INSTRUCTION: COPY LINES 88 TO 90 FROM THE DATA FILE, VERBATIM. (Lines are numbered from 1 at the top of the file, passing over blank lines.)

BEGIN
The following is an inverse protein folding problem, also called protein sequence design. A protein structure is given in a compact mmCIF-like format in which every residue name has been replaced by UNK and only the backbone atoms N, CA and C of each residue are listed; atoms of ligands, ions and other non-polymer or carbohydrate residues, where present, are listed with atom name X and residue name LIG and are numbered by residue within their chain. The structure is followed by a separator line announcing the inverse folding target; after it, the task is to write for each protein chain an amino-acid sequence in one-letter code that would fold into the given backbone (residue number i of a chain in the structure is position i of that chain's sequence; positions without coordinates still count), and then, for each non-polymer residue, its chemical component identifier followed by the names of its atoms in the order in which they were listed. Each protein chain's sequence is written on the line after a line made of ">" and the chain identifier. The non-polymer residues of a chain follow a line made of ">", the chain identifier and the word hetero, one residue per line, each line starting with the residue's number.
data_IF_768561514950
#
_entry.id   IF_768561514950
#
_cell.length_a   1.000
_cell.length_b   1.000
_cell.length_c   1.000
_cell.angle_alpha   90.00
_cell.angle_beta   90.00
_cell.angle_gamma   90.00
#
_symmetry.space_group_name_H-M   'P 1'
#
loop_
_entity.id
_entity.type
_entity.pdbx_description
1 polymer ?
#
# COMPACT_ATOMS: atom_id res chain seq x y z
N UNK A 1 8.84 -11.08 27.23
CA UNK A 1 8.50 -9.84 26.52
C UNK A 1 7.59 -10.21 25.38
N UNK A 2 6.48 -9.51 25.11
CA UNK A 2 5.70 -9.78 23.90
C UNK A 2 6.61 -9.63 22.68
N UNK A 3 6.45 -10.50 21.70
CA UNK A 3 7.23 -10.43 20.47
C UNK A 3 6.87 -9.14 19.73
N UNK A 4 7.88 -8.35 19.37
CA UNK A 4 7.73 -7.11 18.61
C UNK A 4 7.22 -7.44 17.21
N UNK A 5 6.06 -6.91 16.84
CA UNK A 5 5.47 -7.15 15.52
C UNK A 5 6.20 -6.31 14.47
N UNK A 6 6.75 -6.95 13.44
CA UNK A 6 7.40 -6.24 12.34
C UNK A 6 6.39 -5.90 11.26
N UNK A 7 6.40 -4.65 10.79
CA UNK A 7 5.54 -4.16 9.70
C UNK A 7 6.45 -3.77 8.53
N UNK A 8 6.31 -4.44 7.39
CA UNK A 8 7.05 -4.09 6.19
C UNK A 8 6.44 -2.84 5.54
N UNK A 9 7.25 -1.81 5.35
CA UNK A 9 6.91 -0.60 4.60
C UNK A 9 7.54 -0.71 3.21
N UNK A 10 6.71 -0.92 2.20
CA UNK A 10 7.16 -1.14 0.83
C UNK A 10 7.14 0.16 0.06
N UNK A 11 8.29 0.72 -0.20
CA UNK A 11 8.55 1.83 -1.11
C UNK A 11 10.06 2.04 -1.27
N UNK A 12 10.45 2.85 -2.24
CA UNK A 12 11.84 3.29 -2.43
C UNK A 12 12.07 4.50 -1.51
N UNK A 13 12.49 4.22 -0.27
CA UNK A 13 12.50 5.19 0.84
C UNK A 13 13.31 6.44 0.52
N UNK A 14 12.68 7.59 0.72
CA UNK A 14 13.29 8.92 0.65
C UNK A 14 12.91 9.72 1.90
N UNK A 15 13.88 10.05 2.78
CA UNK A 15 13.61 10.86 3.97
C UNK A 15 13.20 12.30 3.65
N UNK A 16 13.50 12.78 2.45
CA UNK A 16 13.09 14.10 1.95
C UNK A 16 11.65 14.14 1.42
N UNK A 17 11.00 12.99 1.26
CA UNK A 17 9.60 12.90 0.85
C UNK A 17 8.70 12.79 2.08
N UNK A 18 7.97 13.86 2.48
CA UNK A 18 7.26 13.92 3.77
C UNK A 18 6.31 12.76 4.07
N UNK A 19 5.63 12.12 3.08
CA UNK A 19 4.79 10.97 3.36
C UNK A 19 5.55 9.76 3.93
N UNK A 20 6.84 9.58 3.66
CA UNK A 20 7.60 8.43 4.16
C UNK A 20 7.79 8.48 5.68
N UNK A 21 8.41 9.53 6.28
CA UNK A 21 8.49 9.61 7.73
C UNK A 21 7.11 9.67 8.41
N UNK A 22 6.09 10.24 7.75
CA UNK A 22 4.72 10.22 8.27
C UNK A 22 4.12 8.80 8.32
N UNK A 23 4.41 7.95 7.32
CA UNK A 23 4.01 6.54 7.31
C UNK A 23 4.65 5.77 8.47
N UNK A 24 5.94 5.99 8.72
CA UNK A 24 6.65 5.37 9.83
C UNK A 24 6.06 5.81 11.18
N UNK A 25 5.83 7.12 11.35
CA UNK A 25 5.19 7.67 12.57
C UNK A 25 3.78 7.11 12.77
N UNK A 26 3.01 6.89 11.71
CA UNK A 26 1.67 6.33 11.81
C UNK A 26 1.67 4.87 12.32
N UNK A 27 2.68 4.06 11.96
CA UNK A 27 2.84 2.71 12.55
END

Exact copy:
N UNK A 23 4.41 7.95 7.32
CA UNK A 23 4.01 6.54 7.31
C UNK A 23 4.65 5.77 8.47